As demand for deliveries has soared, workers at food delivery startups across the country have been organizing efforts to demand better pay and conditions. Some cities in California and Washington state passed temporary measures to provide hazard pay for delivery and other essential workers because of the pandemic.
States like California and Massachusetts have also been engaged in protracted legal battles over which rights and protections should be given to gig workers.
Last year, California voters overwhelmingly approved Proposition 22, a victory for companies like Uber and DoorDash that allowed them to continue treating drivers as independent contractors. The measure exempted the companies from a state labor law that would have forced them to employ drivers and pay for their health care and other benefits. As a concession to labor advocates, the initiative offered a wage floor and limited benefits to drivers.
But last month, after a lawsuit by a group of drivers and the Service Employees International Union, a California judge found the proposition unconstitutional and unenforceable. The companies have said they will appeal.
Chicago recently sued the food delivery apps, charging that they engage in deceptive practices. San Francisco, meanwhile, voted to place a permanent 15% cap on fees the apps charge restaurants, but Mayor London Breed has not signed the law, saying it “oversteps what is necessary for the public good.”
New York City is currently facing two lawsuits from the largest food delivery companies in the industry, which are seeking to eliminate rules that regulate how much the apps can charge restaurants and the information they must disclose.
Grubhub, DoorDash and Uber Eats filed a lawsuit in U.S. District Court in Manhattan earlier this month arguing that a 15% cap on fees for online orders and 5% cap per order for other fees such as marketing was unconstitutional and would ultimately lead to higher prices for consumers and less profits for restaurants.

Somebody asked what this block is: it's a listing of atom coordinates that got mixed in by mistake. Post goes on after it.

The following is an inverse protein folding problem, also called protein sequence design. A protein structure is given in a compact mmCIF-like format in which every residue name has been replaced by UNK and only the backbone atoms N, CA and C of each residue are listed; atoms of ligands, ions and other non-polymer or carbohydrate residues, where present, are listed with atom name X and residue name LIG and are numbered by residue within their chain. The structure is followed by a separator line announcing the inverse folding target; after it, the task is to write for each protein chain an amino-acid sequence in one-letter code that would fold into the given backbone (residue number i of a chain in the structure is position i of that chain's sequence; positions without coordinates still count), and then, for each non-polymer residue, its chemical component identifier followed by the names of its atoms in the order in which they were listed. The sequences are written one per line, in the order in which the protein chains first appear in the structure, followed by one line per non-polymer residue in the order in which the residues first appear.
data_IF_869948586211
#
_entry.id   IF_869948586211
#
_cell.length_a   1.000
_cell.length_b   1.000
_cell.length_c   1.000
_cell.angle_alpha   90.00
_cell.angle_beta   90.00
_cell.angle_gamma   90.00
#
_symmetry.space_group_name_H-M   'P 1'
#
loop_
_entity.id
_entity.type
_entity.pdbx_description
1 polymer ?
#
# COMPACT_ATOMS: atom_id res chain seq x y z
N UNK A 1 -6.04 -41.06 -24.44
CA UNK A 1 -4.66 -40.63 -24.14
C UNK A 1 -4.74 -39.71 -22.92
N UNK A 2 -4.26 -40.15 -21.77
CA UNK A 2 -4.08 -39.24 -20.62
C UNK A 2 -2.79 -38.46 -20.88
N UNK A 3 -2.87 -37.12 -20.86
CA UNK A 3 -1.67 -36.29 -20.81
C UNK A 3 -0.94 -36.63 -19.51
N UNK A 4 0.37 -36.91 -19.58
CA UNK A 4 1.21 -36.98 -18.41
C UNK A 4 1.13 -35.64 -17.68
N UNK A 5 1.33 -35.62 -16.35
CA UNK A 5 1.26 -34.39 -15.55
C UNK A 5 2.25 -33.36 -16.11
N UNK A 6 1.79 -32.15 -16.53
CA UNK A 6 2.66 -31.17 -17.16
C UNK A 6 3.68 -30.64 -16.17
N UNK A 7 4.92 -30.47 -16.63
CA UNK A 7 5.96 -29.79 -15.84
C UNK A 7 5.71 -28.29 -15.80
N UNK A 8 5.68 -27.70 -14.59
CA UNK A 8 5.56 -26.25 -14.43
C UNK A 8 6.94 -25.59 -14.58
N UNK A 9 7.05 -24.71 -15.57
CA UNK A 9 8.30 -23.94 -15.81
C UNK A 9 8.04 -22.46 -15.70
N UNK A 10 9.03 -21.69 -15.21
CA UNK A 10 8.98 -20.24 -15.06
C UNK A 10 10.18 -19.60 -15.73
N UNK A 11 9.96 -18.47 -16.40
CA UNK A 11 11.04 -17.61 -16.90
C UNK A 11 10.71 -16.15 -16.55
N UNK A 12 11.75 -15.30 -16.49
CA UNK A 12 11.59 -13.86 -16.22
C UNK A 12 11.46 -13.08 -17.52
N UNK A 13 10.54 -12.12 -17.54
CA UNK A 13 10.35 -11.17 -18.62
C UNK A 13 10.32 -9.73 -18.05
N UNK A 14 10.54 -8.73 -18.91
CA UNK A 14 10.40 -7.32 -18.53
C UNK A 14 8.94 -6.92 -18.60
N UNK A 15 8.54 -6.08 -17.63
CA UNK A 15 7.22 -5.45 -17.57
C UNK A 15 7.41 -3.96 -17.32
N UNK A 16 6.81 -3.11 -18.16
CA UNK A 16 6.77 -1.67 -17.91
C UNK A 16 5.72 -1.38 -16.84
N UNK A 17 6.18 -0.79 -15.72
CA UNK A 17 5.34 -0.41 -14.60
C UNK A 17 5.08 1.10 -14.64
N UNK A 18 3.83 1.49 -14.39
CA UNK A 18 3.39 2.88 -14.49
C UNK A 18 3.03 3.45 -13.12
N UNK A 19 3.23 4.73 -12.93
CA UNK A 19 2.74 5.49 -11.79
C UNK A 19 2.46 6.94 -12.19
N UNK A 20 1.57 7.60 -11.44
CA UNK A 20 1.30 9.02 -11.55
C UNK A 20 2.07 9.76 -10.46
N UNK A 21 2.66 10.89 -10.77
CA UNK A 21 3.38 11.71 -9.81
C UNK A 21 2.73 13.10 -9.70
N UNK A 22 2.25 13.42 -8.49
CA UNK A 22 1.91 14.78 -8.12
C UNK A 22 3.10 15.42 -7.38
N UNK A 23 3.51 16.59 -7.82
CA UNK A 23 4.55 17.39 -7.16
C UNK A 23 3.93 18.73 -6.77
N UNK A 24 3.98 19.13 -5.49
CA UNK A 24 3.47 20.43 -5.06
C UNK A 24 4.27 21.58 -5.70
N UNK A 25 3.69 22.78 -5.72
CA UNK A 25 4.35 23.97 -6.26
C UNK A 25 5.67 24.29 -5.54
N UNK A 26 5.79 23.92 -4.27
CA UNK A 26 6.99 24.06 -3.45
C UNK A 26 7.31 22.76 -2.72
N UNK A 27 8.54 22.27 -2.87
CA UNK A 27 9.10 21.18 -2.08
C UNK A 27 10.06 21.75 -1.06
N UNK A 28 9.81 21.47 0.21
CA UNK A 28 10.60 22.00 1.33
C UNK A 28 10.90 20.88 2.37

Restaurant owners say the companies sometimes charge them fees of up to 30% per order, which affects their already slim profit margins. But because the apps have come to dominate the food delivery market, the owners have said they have no choice but to list their restaurants on them.
DoorDash filed a separate lawsuit last week contesting another law passed by the City Council that would require the apps to share customer data such as their names, addresses, emails and telephone numbers with restaurants.
Although the new package of bills may also face court challenges, Grubhub officials said they supported the legislation.
“These bills are common-sense steps to support the delivery workers who work hard every day for New York’s restaurants and residents,” Grant Klinzman, a spokesperson for Grubhub, said in a statement. “Ensuring they receive a living wage and have access to restrooms isn’t just a good idea, it’s the right thing to do.”
In a statement, Campbell Millum, a spokesperson for DoorDash, said the company recognized the “unique challenges” facing delivery workers in New York City and had launched initiatives to improve safety and pay and expand access to bathrooms.
But the company is concerned that legislation allowing workers to set parameters on where and how they will make deliveries could have “unintended consequences,” she said, and cause worse service in “underserved areas.”
Carlina Rivera, a councilwoman from Manhattan who sponsored the bathroom legislation, said she had heard stories from workers who had to wait hours to find a restroom they could use and from other workers who were asked to pay to use the bathroom at a restaurant.
“These are workers that have been disenfranchised for a long time. They come from historically marginalized and low-income areas of our city,” Rivera said. “It took a national and global pandemic and waist-deep floodwaters to bring attention to their plight.”
The legislation calls for the city to conduct a study to determine how much delivery workers should be paid. Currently, the workers’ pay is determined by whether they are working during peak hours, the amount of time in between trips, and the neighborhood where food is being picked up and delivered.
Hildalyn Colon, director of policy for Los Deliveristas Unidos, said the need to pass the bills became more urgent as the food delivery industry became a source of income for more workers, many of them immigrants who begin working just weeks after arriving in the country.
Manny Ramirez, 34, and his wife both work as delivery workers. He said there has been a long-standing, pressing need to improve working conditions.
“These bills are already affecting us and changing our lives, because these issues have come to the surface,” Ramirez said in Spanish. “This is just the beginning of things that are going to come.”